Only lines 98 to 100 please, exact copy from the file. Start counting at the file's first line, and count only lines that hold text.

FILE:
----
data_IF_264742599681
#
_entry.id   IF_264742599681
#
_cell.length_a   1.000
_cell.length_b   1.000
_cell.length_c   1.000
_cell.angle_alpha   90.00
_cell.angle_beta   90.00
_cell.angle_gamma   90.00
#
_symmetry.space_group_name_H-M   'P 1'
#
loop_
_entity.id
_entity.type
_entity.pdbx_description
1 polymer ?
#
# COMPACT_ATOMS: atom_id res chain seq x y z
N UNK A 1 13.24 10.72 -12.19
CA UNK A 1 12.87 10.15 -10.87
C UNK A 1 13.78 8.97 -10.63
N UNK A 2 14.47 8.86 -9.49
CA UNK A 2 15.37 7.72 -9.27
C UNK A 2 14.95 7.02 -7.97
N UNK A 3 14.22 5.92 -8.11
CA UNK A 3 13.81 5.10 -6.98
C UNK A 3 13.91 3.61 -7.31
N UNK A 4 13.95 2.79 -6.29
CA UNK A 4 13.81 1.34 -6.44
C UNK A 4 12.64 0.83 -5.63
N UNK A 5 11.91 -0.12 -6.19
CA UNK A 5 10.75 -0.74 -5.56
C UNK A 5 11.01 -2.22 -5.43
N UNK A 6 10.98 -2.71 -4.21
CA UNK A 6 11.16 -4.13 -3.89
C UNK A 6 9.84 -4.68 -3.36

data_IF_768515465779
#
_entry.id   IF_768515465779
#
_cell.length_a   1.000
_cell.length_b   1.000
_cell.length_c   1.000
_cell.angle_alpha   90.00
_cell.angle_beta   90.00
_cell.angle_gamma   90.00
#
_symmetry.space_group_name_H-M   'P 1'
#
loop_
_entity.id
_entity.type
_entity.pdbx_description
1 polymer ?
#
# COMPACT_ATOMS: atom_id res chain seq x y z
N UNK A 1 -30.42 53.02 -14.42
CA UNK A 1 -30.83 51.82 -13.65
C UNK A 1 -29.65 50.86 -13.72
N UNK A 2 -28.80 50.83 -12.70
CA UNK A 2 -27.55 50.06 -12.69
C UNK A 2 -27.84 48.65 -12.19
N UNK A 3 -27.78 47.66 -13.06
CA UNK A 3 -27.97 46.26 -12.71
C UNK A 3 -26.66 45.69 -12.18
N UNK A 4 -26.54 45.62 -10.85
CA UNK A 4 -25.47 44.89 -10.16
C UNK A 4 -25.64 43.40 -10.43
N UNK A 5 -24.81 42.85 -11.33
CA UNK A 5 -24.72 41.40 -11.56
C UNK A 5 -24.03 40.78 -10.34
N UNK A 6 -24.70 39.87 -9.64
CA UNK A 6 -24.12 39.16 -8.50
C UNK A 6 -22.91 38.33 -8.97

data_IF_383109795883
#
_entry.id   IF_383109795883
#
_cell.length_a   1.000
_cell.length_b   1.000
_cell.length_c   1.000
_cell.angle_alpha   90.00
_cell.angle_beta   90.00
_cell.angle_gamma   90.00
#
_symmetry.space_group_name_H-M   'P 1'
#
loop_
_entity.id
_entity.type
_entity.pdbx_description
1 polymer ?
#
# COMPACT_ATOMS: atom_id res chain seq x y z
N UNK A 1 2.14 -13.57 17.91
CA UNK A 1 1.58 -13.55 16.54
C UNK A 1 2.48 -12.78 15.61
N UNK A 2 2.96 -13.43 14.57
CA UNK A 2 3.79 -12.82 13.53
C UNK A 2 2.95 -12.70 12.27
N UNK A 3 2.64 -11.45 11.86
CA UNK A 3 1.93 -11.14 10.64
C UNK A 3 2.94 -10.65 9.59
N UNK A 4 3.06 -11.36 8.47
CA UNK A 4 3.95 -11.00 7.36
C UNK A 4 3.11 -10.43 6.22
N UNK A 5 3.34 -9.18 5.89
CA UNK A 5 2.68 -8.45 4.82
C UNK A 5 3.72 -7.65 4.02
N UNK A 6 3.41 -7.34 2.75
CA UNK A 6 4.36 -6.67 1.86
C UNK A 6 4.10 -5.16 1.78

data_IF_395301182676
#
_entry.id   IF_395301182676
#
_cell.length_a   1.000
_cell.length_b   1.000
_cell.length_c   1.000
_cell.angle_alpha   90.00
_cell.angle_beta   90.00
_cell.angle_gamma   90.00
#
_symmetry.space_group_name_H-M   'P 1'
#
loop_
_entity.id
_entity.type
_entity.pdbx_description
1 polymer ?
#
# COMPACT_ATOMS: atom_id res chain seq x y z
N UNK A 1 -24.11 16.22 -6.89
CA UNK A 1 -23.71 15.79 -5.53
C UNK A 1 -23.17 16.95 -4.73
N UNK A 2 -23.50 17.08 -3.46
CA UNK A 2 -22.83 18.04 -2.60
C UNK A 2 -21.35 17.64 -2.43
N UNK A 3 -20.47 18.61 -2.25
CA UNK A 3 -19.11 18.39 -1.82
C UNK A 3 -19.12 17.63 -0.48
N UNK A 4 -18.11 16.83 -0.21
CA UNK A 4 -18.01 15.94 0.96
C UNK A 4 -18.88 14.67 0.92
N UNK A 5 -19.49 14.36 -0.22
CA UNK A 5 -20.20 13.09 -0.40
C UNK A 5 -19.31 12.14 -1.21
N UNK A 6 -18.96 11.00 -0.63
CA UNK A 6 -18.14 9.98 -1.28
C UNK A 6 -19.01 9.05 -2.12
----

CA UNK A 1 1.58 -13.55 16.54
C UNK A 1 2.48 -12.78 15.61
N UNK A 2 2.96 -13.43 14.57